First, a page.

Zunera Khan, Research Portfolio Lead at Institute of Psychiatry, Psychology & Neuroscience said “We’ve found links between loneliness and a drop in physical exercise and worsening mental health symptoms. It should be within our power to find ways of keeping people socially engaged and active. Our online PROTECT platform ultimately aims to find new ways to engage people in their homes, however, technology can only be part of the picture. We need to ensure we can find new ways to help people stay active and social, whether they are online or not.”

Professor Clive Ballard, Executive Dean and Pro-Vice Chancellor of the University of Exeter Medical School, who leads PROTECT, said: “We are only just beginning to learn the impact that COVID-19 is having on the health and wellbeing of older people. For example, the effect of any economic impact may not yet have emerged. Our largescale study will span a number of years, and will help us understand some of the longer-term effects of COVID-19 on mental health and wellbeing, and ultimately, on whether this has any knock-on effect on aspects of ageing, such as brain function and memory. “

The study plans to conduct further analysis on groups at particularly high risk, such as people with cognitive impairment and those with caring roles.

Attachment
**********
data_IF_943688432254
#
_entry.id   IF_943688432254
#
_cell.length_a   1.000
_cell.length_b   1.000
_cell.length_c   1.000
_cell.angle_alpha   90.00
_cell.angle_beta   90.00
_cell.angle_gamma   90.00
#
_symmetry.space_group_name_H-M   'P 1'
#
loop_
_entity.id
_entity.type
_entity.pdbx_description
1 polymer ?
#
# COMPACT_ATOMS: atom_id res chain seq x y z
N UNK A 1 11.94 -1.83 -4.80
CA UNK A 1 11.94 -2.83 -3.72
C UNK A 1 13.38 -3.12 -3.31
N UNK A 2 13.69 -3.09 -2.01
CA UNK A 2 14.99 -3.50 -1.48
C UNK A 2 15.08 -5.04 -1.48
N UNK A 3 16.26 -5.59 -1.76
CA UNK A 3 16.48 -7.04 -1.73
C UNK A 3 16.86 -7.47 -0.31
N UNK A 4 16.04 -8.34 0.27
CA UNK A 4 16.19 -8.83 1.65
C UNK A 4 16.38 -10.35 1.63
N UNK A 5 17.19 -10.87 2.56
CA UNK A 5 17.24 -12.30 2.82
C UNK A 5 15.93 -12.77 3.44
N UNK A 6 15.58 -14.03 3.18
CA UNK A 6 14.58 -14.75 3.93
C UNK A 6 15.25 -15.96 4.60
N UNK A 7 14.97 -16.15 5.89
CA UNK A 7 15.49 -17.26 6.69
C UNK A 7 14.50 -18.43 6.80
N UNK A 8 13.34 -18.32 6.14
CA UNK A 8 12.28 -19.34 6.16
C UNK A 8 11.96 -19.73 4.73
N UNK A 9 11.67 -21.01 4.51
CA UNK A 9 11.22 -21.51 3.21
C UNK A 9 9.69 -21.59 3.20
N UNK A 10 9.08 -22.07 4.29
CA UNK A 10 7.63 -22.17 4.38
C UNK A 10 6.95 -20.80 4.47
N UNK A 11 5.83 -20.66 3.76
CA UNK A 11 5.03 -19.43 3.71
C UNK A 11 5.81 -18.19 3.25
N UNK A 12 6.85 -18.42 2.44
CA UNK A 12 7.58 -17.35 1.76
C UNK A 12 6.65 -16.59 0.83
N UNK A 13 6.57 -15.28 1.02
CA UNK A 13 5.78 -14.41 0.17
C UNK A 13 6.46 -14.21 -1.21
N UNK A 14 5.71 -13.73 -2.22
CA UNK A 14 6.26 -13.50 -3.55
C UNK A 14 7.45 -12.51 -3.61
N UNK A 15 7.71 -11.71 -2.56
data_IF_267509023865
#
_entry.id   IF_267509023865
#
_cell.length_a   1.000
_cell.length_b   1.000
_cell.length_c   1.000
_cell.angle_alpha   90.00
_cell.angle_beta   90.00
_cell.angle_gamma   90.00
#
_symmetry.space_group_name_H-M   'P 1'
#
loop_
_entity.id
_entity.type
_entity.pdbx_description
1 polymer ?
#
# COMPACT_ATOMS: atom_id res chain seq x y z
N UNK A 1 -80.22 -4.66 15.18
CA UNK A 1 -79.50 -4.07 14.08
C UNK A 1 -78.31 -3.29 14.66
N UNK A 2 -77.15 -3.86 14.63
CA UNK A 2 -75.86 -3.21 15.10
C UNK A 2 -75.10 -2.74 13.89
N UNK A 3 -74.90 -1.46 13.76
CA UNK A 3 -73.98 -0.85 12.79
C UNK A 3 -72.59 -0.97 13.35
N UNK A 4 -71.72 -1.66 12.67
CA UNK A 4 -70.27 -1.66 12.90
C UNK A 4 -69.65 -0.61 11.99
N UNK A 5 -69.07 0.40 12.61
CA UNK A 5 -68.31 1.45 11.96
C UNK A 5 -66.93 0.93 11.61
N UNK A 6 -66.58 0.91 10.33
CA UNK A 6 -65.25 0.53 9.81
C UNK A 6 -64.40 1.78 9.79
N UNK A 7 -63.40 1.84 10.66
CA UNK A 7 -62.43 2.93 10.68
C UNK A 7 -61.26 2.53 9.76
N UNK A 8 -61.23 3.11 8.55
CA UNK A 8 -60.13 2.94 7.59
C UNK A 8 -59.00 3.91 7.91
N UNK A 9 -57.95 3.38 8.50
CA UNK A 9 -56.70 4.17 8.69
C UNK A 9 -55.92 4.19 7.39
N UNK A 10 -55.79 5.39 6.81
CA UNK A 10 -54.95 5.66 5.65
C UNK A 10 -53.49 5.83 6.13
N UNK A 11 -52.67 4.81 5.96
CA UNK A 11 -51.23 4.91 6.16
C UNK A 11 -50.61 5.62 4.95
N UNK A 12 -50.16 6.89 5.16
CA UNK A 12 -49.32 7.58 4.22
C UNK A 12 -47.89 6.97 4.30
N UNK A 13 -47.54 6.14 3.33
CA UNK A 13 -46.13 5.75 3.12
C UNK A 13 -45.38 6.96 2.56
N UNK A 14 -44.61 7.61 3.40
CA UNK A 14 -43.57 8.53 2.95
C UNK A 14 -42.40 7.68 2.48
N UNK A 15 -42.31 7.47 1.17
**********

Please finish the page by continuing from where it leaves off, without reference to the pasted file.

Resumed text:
Source: University of Exeter

Honey Glazed Chicken Wings

Ingredients

8 chicken wings
200 ml honey

Marinade

1 tsp white sesames
2 tsps ginger juice
1 stalk spring onion (diced)
1 tsp lemon juice
1 tbsp light soy sauce
2 tbsps dark soy sauce
1 tbsp sugar
1 tbsp cornstarch
ground white pepper
1/8 tsp sesame oil

Method

  1. Rinse the chicken wings.
  2. Mix the marinade ingredients together. Marinate the chicken wings for 1 hour, preferably overnight in a fridge for the best taste.
  3. Preheat an oven to 225°C.
  4. Arrange the chicken wings on a baking tray. Bake for 30 minutes. Turn the chicken wings upside down every 10 minutes to allow even heating. Brush honey at last. Bake until the wings are golden. Serve hot.

Source: Delicacies at the Stage